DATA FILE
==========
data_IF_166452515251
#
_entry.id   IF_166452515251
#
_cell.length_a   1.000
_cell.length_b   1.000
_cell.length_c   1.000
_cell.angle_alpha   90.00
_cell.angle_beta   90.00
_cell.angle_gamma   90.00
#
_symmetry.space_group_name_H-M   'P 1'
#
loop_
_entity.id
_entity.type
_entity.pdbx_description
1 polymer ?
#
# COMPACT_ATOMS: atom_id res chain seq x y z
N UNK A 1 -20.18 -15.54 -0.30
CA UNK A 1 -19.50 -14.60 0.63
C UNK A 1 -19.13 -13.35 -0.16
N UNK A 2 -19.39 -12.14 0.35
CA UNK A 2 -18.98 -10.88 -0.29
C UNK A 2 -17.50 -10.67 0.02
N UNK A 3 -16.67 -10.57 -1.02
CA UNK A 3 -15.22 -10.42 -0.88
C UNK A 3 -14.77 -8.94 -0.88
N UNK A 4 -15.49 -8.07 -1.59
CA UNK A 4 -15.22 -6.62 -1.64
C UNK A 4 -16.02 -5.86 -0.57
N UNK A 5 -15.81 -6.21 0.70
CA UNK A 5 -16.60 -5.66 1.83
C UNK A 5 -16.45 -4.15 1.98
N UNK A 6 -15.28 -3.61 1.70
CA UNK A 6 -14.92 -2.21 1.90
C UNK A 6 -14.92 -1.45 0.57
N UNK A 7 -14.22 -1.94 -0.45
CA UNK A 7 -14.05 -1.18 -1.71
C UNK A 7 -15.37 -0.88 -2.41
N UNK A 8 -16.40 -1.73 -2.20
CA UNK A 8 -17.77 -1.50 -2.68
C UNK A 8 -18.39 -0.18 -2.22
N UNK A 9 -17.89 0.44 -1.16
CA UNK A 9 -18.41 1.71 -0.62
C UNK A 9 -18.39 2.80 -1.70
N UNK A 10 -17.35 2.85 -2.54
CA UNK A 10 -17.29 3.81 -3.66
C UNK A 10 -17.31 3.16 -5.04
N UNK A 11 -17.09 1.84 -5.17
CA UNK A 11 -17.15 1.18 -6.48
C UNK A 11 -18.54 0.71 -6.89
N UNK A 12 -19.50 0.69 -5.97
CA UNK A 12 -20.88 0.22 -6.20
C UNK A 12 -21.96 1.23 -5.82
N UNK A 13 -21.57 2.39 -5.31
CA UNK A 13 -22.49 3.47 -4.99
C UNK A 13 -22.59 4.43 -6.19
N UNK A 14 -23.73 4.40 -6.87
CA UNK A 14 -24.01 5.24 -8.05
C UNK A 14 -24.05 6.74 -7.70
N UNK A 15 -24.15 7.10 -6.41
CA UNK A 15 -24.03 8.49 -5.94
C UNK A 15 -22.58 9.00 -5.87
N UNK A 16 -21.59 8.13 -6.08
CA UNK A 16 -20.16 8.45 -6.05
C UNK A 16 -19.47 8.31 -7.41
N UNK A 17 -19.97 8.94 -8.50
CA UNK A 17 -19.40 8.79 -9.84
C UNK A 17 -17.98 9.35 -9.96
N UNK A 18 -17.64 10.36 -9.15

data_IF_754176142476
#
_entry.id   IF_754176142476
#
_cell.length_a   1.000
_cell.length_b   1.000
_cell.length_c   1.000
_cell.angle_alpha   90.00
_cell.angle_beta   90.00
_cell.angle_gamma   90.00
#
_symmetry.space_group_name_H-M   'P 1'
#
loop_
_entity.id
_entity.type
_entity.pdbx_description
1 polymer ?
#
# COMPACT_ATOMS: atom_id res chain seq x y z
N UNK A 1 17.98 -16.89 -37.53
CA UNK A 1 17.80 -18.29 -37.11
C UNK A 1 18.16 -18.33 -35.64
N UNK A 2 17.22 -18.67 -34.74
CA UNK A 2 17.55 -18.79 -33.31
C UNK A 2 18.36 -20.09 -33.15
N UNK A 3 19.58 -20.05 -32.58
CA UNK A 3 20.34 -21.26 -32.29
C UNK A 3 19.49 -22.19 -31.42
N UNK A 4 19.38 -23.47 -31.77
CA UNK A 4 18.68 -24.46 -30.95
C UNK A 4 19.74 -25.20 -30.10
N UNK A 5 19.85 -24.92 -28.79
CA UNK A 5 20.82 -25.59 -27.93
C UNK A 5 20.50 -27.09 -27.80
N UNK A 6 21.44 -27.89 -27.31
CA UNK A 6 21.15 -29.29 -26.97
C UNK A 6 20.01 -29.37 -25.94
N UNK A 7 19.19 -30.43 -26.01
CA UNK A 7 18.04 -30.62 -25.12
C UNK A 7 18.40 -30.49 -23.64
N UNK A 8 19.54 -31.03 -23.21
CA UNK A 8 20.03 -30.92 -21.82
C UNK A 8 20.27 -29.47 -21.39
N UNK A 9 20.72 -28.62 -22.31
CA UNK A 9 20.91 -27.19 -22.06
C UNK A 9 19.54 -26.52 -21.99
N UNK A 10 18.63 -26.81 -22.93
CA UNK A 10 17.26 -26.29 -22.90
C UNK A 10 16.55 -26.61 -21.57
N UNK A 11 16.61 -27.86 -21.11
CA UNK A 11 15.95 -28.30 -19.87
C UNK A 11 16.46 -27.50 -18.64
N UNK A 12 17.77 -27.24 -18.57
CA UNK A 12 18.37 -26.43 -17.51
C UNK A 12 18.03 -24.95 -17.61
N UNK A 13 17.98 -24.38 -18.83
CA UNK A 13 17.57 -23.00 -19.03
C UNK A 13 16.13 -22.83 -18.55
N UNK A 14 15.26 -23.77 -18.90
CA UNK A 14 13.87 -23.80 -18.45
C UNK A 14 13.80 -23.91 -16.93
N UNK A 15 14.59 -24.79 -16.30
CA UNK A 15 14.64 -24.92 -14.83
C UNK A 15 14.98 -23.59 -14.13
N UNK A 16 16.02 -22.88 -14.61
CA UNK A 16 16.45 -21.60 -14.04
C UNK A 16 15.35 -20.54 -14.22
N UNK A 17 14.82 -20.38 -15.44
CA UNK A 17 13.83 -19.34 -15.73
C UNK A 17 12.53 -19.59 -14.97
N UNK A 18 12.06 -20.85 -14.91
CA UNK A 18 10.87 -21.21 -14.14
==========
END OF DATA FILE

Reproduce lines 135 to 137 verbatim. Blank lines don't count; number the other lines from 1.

N UNK A 15 14.59 -24.79 -16.30
CA UNK A 15 14.64 -24.92 -14.83
C UNK A 15 14.98 -23.59 -14.13